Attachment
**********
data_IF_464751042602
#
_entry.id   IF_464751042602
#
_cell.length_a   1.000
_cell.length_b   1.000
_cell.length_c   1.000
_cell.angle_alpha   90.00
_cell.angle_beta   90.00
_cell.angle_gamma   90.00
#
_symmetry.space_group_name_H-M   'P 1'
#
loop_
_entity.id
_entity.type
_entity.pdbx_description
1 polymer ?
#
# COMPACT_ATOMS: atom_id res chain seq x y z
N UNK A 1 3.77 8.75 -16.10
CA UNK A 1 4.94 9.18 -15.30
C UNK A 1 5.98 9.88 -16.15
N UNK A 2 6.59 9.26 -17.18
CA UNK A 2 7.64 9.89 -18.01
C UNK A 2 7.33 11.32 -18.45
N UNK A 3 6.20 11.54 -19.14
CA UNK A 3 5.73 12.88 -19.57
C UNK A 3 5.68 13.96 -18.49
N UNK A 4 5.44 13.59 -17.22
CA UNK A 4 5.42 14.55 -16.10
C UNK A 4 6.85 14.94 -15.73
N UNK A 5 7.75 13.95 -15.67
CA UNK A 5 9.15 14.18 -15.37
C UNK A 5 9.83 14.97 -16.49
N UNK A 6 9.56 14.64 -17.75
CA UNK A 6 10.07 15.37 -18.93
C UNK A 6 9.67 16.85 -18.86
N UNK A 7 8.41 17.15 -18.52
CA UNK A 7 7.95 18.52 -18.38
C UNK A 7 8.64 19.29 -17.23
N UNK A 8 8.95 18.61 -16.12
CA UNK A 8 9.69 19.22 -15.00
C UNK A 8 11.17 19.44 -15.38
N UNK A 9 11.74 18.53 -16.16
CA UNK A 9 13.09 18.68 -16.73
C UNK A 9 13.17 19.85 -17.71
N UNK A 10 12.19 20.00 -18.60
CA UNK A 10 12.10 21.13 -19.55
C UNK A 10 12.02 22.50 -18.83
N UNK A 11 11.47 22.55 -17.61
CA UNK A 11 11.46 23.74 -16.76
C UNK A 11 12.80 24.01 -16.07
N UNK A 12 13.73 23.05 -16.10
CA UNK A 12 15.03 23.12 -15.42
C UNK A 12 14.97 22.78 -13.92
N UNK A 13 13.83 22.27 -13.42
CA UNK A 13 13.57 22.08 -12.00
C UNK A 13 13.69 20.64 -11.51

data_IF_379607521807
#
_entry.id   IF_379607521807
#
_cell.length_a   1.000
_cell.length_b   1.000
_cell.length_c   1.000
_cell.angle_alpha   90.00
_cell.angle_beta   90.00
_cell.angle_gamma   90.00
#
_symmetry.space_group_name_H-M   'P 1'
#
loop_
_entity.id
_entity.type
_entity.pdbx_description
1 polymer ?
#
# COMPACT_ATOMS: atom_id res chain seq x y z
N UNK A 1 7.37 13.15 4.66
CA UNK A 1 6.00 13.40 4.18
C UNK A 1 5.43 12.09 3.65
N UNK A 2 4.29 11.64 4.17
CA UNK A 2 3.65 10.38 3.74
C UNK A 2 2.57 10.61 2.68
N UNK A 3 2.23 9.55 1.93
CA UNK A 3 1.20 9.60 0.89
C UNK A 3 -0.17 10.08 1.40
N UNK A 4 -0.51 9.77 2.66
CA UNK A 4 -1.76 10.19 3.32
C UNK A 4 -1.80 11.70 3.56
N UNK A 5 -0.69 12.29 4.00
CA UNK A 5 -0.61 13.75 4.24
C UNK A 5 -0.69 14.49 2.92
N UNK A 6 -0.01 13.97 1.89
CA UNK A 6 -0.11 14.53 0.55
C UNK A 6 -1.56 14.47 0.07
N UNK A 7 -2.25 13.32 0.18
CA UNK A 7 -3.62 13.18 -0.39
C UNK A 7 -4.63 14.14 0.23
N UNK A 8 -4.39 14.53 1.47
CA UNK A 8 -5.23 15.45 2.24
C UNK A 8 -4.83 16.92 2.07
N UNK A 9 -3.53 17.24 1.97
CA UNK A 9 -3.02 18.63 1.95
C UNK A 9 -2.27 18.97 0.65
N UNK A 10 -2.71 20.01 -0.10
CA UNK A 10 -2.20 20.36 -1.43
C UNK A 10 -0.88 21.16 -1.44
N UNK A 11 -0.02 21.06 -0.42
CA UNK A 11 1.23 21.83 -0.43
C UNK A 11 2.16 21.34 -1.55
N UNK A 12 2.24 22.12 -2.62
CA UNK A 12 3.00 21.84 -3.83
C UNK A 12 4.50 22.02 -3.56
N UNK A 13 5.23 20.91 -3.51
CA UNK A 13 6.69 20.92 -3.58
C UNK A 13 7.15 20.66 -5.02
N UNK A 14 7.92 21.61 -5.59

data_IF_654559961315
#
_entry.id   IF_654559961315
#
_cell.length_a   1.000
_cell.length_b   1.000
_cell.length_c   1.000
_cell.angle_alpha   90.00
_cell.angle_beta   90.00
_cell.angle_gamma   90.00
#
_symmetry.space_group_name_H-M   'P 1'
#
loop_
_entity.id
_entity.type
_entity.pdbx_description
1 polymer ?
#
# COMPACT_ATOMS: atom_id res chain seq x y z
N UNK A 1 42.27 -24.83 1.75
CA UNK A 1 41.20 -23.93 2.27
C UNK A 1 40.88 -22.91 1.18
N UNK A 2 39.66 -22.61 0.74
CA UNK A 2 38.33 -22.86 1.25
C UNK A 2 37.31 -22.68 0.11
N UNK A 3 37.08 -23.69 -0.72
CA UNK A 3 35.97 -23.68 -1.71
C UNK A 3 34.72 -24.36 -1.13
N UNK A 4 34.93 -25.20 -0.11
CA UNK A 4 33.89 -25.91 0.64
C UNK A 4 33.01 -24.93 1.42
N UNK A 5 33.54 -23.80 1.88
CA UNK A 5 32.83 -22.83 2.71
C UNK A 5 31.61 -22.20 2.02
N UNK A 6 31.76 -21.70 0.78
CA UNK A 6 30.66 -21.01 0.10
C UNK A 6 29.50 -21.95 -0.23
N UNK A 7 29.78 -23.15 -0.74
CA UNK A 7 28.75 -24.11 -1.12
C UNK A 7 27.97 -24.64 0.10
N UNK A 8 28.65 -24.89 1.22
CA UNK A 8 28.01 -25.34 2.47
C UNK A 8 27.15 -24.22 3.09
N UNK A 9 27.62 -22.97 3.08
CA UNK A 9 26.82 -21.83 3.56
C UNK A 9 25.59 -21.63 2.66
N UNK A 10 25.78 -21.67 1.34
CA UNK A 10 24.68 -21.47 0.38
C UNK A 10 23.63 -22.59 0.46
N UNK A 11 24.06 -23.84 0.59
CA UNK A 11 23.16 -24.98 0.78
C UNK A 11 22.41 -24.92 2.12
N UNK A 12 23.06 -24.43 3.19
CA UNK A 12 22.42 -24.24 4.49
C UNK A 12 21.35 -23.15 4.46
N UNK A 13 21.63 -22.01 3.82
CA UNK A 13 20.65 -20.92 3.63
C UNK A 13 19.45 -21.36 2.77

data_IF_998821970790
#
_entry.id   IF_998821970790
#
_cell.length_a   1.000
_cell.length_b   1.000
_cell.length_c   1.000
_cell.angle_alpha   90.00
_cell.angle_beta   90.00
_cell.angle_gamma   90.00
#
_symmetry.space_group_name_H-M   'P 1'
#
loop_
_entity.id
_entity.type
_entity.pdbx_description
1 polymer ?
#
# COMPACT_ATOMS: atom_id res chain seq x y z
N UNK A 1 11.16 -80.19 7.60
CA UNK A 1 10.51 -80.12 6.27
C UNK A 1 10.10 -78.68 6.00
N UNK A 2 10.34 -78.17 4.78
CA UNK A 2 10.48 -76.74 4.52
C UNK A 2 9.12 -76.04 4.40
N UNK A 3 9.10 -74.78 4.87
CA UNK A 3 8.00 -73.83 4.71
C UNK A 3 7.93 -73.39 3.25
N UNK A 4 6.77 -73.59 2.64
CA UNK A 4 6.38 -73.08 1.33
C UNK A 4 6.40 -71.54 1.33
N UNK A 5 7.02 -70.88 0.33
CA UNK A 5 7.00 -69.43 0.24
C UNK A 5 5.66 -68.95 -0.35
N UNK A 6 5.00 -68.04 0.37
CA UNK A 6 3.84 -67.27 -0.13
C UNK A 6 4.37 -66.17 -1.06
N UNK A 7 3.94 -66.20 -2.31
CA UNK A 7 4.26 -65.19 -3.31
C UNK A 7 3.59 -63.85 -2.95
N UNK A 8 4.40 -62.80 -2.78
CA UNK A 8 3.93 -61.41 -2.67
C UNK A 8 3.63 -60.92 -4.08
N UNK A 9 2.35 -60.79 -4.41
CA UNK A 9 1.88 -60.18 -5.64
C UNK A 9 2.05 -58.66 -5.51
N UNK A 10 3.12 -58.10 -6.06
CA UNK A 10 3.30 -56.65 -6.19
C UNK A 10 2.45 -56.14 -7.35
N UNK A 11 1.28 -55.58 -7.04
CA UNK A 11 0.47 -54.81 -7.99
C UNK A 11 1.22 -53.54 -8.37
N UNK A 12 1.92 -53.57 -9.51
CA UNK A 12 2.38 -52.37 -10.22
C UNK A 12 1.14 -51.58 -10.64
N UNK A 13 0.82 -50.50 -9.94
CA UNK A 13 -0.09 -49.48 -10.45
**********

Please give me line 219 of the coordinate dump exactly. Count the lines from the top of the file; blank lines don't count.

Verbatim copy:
C UNK A 7 3.59 -63.85 -2.95